"Life Without Bread"


FOTCM Member
The following seems to be the step that everyone has been missing - at least probably those who are having problems transitioning. There are some things in this bit that surprised me.

Healing the Gluten-Ravaged Gut

Even when gluten has been removed from the diet completely, this alone is not necessarily sufficient unto itself toward restoring intestinal integrity. Less than half of the patients with celiac disease on a gluten-free diet for an average of 9.7 years have complete normalization, as shown by intestinal biopsy test results (Euerksen et al. 2010)

A systematic regimen of reducing inflammation and healing the existing damage must be implemented for long-term optimal results and true healing; this is a process that is likely to take at least one year of dedicated effort, although significant tangible benefits are typically seen much sooner---some within days of eliminating all exposure to gluten, in fact.

The daily addition of omega-3 fat (EPA), the fatty acid GLA, vitamin D, glutathione-enhancing nutrients, and botanicals such as turmeric (curcumen) can help battle inflammation, while the use of other botanicals (marshnlallow root extract, slippery elm bark extract, deglycyrrhizinated licorice extract, and aloe leaf extract can all be helpful) as well as additional substances such as L-glutamine and methylsulfonylnrethane (MSM) can help serve to support the healing of the existing damage.

Proline-rich polypeptides from bovine colostrum and whole, minimally processed, grass-fed, organic bovine colostrurn can also be of tremendous benefit in restoring heaithy gastrointestinal integrity and immune function over time. There are more than nine thousand studies showing grass-fed bovine colostrum's potentially key role in restoring gastrointestinal integrity.

Other food sensitivities must also be addressed. The good news is that other food sensitivities often diminish over rime once the aggravating factor of gluten (the granddaddy of them all) is finally out of the picture and intestinal integrity is restored. In an article in Nature Reviews Gastroenterology and Hepatology the authors wrote, "This new paradigm subverts traditional theories underlying the development of autoimmunity, which are based on molecular mimicry and/or the bystander effect. . . and suggests that the autoimmune process can be arrested if the interplay between genes and environmental triggers is prevented by re-establishing intestinal barrier function" (Fasano and Shea-Donohue 2005).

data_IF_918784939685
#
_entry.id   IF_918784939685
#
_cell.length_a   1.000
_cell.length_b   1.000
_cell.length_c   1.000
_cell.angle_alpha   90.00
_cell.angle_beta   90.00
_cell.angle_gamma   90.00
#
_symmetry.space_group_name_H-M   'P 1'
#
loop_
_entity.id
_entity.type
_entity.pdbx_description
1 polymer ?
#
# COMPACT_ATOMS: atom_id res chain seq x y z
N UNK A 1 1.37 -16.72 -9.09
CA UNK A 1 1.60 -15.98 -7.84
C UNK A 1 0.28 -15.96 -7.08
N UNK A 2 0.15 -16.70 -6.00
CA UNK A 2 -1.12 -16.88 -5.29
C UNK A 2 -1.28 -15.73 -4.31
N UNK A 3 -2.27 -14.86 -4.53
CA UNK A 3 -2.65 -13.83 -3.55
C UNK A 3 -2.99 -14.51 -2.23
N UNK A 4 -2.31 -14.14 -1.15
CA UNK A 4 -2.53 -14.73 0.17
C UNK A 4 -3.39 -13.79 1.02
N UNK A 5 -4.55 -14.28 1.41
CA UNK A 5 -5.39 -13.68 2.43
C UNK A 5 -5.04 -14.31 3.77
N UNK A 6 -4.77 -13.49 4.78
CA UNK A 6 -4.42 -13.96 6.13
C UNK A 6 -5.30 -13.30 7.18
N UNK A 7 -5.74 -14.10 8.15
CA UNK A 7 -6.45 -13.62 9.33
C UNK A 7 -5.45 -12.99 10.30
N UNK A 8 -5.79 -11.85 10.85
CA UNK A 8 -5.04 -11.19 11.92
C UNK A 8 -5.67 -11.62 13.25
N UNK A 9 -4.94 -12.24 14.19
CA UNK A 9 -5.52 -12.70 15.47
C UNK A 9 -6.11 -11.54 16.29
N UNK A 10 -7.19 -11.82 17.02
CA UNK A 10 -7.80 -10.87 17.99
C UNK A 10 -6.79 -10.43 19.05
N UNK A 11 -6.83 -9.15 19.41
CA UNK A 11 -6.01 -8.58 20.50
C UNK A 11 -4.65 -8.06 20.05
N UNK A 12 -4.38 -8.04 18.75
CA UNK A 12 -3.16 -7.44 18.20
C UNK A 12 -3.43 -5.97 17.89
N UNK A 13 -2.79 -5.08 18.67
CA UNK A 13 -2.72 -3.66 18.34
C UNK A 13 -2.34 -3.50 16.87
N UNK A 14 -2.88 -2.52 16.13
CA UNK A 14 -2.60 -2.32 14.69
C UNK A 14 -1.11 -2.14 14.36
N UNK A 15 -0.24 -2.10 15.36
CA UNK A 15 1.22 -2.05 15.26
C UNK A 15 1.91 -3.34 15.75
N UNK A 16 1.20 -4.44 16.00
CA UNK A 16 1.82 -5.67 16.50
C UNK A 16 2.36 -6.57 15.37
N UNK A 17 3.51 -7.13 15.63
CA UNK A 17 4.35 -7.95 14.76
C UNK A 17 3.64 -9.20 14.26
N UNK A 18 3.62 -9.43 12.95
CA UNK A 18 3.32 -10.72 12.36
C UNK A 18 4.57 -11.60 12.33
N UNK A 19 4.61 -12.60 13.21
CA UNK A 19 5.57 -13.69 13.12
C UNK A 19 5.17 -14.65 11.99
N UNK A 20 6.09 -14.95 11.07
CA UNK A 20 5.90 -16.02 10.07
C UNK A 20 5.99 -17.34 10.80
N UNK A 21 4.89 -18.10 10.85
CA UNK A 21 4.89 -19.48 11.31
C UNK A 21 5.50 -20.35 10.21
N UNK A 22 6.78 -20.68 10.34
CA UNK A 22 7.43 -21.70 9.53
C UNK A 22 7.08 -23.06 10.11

This is amazing news. The potential for healing is extraordinary once gluten is eliminated and the gut is repaired.

Also, a potent cross-reactivity to casein (the protein found in milk products) has additionally been demonstrated to be similar to an immunologic reactivity to gluten. In the journal Clinical and Experimental Immunology, the authors stated, "A mucosal inflammatory response similar to that elicited by gluten was produced by CM protein in about 50% of the patients with coeliac disease. Casein, in particular, seems to be involved in this reaction" (Kristjansson et al. 2007).

Casein is among the most common cosensitive agents with gluten, but the immune system can come to react to almost anything if gluten consumption persists.

Cross-reactivity, which is the tendency to react to substances either genetically or structurally similar to gluten or that our immune system has merely learned to associate with gluten, is an added concern for many. This can be a very real and frustrating problem. Once multiple food sensitivities take over, they can cause a very vicious cycle that only worsens with time and becomes extremely difficult to correct. Living with this can be miserable at best. Autoimmune processes-often multiple ones-can be a very common result. Identifying cross-reactive substances may be necessary to identify other guilty culprits that are stalling or thwarting your healing process.

Among the most common true potentially cross-reactive compounds are:

casein (milk protein and cheese included)
oats (including the supposedly "gluten-free" kind)
kamut (also known as Polish wheat, Egyptian wheat, or camel's wheat)
coffee (so sorry!)
milk chocolate (don't hit me)

Additional compounds (frequently substituted for gluten) that may cause problems and food sensitivity issues of their own include:

corn (very common food sensitivity and almost always a GMO food)
buckwheat (note that most buckwheat and soy flour, apart from being potential sensitivities in and of themselves are most commonly contaminated with gluten due to processing methods)
rice (yes, rice-increasingly, believe it or not)

Celiac Disease: More Common Than Ever?

A study published in the peer-reviewed journal Gastroenterology compared ten thousand available blood samples taken from individuals fifty years ago to samples taken from ten thousand people today and found that there has been a 400 percent increase in the incidence of full-blown celiac disease (Rubio-Tapia et al. 2009)!

Changes made to American strains of wheat, giving them much higher gluten content, are likely a significant part of the problem. Increased genetic susceptibility due to a variety of causes is likely another. Additional reasons for this increased susceptibility also reasonably include modern gluten-processing methods (something called deamidation in processed foods); prolonged storage of gluten-containing grains, leading to enterotoxin contamination; chronic stress issues, leading to cortisol-related breakdown of immune barriers; digestive enzyme and hydrochloric acid insufficiency; and generally poor nutritional habits due to an increasingly processed and nutrient-depleted food supply.